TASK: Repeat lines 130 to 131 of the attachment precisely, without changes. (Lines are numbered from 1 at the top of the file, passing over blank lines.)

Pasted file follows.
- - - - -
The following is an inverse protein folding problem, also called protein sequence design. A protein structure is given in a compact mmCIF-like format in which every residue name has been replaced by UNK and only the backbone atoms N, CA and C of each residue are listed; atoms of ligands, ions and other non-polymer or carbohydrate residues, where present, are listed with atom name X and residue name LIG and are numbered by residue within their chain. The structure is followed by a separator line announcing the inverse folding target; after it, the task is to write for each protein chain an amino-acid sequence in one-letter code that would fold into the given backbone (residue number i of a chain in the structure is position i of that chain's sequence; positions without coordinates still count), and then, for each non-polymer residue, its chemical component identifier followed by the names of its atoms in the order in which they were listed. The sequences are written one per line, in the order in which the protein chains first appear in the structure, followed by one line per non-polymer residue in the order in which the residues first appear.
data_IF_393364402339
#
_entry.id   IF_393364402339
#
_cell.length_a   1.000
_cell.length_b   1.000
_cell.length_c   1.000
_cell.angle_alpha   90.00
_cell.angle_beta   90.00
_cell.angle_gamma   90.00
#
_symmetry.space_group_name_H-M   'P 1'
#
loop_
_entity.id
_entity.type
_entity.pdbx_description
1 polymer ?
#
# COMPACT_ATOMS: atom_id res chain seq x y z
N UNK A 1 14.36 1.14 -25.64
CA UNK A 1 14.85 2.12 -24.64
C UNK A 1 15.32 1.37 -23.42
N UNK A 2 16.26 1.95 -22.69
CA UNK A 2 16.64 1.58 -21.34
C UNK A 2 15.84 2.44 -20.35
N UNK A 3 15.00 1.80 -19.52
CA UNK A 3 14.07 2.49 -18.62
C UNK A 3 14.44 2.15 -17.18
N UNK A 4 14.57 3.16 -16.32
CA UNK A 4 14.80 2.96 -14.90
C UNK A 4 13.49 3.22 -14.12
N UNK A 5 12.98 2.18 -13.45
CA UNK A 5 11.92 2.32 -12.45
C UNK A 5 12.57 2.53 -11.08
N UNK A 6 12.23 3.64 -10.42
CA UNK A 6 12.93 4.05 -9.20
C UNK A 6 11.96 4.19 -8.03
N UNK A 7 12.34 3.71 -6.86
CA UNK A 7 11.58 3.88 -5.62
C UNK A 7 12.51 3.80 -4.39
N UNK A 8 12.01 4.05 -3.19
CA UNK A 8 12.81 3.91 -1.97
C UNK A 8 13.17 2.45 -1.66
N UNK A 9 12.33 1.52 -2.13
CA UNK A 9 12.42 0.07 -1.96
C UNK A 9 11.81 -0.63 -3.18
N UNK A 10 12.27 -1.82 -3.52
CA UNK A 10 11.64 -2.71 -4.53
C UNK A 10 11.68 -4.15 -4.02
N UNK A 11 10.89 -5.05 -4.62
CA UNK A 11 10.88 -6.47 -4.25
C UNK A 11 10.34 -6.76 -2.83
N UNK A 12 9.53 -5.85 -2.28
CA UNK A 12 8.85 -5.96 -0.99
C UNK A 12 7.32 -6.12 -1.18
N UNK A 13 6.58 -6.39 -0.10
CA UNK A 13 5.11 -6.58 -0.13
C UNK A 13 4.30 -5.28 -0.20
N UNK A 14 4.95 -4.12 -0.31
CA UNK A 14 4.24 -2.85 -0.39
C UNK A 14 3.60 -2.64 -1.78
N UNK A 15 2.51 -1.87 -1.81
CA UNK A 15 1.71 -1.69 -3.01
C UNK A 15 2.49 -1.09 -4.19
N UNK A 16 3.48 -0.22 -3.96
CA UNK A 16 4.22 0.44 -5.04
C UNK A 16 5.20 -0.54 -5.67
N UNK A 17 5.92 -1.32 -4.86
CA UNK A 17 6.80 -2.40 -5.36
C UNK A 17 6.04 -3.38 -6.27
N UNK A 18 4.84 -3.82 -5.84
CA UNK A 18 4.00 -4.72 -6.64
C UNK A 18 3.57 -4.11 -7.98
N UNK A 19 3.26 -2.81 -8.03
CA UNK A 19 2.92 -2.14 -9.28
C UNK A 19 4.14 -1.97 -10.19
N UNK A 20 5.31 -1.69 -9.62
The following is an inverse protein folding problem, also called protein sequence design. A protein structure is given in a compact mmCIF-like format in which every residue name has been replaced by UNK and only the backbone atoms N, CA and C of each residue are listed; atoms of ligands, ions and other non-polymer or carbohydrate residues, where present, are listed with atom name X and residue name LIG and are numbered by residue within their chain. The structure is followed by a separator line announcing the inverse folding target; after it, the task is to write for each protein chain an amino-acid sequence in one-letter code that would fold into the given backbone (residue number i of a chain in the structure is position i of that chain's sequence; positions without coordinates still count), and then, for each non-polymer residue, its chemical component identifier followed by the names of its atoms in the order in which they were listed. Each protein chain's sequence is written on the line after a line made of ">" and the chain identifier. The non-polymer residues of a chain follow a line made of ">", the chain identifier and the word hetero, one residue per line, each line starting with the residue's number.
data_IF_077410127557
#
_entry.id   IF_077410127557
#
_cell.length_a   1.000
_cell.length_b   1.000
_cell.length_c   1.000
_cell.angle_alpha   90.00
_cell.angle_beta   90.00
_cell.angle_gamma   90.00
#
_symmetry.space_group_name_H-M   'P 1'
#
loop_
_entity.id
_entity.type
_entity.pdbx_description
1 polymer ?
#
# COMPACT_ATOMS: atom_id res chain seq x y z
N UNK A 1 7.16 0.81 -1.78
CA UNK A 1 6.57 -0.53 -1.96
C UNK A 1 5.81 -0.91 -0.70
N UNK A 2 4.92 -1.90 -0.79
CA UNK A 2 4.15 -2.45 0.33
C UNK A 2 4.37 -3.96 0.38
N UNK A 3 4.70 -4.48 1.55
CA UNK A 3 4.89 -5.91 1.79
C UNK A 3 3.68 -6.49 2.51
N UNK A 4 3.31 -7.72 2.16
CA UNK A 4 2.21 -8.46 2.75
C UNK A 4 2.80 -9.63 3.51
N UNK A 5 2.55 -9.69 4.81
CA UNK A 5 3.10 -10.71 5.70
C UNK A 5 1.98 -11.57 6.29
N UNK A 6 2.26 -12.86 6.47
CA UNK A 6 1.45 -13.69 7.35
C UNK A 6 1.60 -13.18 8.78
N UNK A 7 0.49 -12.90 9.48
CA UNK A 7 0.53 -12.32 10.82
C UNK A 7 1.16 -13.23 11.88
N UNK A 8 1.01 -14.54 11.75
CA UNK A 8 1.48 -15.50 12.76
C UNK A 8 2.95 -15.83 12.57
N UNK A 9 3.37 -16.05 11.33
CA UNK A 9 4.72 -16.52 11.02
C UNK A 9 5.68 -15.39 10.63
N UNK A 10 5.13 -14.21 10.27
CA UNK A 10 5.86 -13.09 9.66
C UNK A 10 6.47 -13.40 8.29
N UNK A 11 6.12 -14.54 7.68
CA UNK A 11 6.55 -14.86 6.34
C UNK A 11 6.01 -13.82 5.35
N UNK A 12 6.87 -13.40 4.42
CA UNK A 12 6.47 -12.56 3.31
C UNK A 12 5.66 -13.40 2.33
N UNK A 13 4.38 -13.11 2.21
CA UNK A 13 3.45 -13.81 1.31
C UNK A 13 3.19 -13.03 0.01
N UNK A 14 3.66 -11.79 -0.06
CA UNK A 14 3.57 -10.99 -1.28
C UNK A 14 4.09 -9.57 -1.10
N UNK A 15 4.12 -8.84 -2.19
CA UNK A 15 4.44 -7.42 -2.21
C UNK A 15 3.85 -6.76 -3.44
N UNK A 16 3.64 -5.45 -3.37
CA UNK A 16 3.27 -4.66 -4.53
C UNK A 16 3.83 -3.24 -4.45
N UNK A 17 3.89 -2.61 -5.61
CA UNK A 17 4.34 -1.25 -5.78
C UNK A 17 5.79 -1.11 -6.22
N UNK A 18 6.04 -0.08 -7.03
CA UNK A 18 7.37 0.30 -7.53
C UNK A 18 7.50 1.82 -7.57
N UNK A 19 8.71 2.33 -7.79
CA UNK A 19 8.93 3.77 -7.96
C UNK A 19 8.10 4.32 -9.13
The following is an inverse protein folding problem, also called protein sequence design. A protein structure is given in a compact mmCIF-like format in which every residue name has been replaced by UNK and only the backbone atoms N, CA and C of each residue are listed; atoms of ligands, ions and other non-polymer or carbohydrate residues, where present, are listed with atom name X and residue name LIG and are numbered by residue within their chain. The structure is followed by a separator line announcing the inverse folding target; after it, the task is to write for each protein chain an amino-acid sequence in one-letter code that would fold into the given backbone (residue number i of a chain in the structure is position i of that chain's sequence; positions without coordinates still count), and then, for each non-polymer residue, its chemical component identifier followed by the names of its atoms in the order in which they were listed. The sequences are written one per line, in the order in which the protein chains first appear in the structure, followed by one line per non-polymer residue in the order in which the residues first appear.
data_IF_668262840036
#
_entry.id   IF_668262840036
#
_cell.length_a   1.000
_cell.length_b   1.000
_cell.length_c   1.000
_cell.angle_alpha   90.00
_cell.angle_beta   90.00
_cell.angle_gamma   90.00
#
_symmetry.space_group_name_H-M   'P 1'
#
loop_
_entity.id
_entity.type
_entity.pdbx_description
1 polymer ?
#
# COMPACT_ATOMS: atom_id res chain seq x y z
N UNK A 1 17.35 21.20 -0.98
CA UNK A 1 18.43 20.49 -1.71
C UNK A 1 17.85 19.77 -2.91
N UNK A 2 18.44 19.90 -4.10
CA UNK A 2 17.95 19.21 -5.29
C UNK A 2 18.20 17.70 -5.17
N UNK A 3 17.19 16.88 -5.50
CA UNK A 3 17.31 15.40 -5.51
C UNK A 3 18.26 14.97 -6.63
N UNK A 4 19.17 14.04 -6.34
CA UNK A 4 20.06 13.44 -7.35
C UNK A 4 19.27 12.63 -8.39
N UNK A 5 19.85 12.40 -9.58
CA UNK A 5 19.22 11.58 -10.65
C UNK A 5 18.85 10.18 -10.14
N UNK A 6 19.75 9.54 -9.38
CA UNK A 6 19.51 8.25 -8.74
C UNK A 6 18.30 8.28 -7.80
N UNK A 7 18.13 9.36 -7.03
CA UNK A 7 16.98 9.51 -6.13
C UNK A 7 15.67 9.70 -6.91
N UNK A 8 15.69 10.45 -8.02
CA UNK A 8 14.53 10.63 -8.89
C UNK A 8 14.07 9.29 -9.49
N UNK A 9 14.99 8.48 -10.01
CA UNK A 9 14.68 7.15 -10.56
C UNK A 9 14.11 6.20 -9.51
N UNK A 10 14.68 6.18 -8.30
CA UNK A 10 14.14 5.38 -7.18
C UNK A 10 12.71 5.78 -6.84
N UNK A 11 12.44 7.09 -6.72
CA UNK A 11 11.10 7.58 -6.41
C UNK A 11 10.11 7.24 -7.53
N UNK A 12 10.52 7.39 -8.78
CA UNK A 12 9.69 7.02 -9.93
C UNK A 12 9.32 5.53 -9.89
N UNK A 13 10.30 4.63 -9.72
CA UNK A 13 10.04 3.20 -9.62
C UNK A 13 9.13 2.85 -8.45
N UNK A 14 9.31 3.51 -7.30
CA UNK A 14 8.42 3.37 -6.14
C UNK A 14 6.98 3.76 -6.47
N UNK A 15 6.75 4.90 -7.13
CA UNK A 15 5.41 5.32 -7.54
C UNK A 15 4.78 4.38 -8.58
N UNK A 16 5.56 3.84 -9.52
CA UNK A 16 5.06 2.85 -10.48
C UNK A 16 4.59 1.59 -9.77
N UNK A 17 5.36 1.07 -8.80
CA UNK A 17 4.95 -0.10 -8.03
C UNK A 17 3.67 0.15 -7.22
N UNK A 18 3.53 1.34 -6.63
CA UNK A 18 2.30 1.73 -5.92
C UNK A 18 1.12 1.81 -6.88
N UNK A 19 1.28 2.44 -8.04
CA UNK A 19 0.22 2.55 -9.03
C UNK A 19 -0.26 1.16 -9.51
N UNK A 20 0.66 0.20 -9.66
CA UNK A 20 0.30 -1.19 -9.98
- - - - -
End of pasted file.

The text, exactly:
C UNK A 10 6.47 -13.40 8.29
N UNK A 11 6.12 -14.54 7.68